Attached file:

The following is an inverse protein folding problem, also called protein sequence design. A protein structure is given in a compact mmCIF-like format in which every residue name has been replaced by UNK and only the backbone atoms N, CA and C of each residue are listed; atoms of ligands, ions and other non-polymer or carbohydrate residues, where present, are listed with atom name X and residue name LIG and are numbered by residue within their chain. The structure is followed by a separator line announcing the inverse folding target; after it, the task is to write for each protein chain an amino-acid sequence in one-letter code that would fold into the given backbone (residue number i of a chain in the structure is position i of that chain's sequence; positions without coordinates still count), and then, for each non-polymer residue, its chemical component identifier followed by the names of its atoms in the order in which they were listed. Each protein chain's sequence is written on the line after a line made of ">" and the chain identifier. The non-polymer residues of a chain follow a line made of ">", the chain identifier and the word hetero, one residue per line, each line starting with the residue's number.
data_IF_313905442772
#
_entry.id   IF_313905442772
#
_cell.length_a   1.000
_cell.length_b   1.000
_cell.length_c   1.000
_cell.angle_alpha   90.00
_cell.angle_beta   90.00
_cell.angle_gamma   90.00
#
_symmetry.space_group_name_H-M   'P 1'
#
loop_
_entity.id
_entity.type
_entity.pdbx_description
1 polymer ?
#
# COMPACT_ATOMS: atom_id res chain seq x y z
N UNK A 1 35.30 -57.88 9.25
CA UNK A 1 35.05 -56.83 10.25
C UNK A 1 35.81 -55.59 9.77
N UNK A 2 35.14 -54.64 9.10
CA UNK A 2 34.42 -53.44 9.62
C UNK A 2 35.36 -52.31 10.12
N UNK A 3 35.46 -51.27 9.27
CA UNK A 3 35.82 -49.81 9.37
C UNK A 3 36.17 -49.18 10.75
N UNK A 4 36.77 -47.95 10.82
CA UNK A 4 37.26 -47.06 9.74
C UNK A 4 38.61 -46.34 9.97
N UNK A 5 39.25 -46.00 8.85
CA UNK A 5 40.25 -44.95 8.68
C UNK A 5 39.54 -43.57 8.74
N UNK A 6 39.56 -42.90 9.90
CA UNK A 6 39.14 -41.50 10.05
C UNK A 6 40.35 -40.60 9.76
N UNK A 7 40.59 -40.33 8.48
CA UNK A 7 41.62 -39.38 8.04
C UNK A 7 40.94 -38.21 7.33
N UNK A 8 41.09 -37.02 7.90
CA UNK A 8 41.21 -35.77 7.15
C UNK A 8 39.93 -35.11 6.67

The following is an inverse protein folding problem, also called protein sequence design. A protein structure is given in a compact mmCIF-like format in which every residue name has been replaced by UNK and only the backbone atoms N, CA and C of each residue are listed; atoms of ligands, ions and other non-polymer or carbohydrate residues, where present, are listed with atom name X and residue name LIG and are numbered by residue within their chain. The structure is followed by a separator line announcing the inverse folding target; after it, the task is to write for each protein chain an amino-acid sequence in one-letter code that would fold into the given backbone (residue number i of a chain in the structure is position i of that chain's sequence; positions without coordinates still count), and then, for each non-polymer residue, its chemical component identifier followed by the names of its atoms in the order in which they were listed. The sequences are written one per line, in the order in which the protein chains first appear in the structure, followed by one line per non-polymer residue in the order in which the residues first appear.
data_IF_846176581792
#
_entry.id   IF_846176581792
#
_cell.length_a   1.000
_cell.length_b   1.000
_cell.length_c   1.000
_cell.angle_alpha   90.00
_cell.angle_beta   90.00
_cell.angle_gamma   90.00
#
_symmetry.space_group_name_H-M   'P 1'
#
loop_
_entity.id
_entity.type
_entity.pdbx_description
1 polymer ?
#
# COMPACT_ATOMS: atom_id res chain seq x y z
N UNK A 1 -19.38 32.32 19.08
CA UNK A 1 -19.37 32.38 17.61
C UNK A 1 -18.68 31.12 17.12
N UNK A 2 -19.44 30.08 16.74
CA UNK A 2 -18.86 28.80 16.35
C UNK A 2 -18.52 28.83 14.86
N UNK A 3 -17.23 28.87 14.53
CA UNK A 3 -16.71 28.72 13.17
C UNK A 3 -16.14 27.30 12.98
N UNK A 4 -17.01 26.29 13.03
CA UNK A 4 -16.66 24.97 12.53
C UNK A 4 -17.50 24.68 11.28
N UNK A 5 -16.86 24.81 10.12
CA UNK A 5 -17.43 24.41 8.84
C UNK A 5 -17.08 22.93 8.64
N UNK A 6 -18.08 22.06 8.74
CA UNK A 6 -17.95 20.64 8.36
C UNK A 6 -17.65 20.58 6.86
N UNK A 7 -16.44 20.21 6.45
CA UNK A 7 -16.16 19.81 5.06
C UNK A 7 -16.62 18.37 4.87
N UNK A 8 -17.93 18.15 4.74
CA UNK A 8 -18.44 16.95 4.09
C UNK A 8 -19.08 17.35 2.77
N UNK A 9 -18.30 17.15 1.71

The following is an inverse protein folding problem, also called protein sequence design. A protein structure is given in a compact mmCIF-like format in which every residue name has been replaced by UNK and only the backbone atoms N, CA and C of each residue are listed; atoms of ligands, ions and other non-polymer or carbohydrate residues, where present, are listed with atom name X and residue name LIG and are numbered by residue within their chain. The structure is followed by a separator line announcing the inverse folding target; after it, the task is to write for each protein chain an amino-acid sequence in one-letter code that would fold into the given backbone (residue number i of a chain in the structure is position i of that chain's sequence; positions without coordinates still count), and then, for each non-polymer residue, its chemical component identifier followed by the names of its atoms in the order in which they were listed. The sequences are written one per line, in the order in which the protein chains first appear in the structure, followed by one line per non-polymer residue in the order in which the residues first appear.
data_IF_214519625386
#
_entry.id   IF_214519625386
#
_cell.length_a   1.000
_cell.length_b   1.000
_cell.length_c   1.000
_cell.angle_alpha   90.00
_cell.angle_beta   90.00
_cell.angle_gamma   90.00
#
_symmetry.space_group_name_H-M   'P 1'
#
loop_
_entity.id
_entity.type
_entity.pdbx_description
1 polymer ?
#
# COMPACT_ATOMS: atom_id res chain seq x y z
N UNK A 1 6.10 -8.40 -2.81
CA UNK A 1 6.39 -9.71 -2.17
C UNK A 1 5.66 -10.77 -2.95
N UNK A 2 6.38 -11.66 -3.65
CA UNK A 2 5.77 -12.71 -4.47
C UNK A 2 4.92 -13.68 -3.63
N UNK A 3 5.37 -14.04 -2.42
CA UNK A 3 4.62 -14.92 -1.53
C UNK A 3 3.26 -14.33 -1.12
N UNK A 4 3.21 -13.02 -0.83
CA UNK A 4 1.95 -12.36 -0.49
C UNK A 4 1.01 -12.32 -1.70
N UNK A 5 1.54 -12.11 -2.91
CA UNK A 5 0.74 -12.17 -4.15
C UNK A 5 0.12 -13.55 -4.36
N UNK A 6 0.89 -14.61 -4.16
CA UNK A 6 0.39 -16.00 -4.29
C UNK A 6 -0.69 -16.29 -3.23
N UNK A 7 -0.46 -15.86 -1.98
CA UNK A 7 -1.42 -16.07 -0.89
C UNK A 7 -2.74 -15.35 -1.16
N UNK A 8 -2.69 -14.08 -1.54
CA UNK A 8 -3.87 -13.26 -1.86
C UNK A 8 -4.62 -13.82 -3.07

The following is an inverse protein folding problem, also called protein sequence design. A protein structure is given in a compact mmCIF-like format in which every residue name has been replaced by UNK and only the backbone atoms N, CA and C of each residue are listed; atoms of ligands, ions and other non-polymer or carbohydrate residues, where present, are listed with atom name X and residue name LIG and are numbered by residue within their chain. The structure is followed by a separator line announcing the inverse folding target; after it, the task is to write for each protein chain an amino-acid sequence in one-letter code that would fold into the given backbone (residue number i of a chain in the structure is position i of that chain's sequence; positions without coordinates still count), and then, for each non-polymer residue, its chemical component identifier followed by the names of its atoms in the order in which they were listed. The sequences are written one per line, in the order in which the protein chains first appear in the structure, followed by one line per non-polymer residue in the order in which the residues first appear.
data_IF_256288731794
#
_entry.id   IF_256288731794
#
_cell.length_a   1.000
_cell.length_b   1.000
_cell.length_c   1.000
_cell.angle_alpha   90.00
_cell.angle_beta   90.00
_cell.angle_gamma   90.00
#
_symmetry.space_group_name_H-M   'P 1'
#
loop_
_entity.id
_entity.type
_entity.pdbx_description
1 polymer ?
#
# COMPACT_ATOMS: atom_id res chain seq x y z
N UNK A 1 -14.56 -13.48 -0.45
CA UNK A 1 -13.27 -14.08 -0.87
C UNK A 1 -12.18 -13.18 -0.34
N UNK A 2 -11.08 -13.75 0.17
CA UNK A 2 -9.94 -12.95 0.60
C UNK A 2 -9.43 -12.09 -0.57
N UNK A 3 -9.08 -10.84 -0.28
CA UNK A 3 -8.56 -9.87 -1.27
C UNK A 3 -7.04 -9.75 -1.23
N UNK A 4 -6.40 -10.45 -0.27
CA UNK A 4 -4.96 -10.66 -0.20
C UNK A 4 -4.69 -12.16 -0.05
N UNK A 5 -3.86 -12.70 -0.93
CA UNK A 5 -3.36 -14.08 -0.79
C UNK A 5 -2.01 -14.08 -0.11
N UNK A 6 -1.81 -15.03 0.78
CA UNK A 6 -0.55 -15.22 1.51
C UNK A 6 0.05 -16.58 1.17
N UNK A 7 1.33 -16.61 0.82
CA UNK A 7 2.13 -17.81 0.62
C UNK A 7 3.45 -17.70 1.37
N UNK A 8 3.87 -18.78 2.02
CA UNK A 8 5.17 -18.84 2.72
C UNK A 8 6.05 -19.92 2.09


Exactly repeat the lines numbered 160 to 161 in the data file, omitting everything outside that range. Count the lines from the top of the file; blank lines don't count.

C UNK A 1 -12.18 -13.18 -0.34
N UNK A 2 -11.08 -13.75 0.17